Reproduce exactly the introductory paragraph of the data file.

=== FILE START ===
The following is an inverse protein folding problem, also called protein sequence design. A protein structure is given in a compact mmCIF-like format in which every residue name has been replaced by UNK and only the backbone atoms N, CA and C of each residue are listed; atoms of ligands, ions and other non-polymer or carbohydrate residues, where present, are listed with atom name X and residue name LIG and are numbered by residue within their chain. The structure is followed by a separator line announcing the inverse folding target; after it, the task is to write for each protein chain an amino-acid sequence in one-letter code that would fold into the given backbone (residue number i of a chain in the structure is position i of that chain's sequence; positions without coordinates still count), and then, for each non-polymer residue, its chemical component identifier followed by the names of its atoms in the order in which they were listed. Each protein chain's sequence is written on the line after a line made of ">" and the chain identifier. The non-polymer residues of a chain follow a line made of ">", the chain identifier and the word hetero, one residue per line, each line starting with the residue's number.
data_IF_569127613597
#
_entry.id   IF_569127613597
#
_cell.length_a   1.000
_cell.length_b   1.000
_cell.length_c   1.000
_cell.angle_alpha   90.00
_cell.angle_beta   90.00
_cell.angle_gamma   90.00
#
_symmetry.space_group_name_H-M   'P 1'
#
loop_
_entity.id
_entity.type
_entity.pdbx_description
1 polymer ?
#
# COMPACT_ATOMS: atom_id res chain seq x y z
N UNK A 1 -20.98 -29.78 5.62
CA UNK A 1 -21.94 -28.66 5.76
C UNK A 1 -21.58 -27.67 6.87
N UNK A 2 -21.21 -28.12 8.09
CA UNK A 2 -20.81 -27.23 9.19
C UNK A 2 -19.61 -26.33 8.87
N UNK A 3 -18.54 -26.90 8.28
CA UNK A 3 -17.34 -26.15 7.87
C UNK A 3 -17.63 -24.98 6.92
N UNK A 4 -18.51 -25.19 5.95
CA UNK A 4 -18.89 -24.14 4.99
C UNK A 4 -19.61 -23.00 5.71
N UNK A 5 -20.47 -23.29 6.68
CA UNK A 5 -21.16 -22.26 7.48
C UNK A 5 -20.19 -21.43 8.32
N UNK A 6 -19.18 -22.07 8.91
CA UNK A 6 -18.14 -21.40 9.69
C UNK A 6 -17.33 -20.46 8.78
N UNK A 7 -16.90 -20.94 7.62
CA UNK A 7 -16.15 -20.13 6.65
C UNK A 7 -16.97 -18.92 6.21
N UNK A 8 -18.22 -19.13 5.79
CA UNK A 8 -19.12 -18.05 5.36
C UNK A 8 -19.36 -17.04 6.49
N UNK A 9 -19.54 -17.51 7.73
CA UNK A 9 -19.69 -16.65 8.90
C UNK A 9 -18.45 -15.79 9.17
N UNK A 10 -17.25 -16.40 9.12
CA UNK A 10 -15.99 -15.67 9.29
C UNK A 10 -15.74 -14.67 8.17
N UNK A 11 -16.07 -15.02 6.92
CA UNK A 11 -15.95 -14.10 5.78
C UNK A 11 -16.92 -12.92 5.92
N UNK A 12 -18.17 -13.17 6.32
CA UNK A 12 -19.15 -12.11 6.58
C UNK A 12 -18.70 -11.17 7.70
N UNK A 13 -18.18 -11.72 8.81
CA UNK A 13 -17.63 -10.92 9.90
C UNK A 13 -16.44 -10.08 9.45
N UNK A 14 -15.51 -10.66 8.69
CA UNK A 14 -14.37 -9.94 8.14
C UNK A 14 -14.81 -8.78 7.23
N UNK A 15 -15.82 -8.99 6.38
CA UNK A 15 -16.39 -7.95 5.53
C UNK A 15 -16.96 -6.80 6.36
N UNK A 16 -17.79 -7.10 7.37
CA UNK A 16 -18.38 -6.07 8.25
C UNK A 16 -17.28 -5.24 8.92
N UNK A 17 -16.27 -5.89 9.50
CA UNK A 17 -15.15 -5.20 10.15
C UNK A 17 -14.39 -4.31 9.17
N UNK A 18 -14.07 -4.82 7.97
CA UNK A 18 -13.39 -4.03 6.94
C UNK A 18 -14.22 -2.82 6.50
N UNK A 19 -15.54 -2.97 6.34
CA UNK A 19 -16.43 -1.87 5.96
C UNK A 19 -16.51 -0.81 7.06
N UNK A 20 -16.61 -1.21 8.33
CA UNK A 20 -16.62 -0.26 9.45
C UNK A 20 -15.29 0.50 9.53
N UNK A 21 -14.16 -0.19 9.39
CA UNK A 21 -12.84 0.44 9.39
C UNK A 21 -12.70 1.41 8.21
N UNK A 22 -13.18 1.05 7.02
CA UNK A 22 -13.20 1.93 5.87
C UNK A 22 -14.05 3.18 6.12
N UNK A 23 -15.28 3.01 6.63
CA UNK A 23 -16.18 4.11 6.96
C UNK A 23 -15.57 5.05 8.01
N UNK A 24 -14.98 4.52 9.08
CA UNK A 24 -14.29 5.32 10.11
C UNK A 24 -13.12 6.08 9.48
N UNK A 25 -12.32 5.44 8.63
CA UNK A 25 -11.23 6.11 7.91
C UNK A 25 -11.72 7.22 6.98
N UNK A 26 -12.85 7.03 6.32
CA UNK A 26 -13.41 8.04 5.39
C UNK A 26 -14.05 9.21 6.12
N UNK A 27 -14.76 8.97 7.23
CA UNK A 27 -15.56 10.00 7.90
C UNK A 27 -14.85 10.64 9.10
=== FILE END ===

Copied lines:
The following is an inverse protein folding problem, also called protein sequence design. A protein structure is given in a compact mmCIF-like format in which every residue name has been replaced by UNK and only the backbone atoms N, CA and C of each residue are listed; atoms of ligands, ions and other non-polymer or carbohydrate residues, where present, are listed with atom name X and residue name LIG and are numbered by residue within their chain. The structure is followed by a separator line announcing the inverse folding target; after it, the task is to write for each protein chain an amino-acid sequence in one-letter code that would fold into the given backbone (residue number i of a chain in the structure is position i of that chain's sequence; positions without coordinates still count), and then, for each non-polymer residue, its chemical component identifier followed by the names of its atoms in the order in which they were listed. Each protein chain's sequence is written on the line after a line made of ">" and the chain identifier. The non-polymer residues of a chain follow a line made of ">", the chain identifier and the word hetero, one residue per line, each line starting with the residue's number.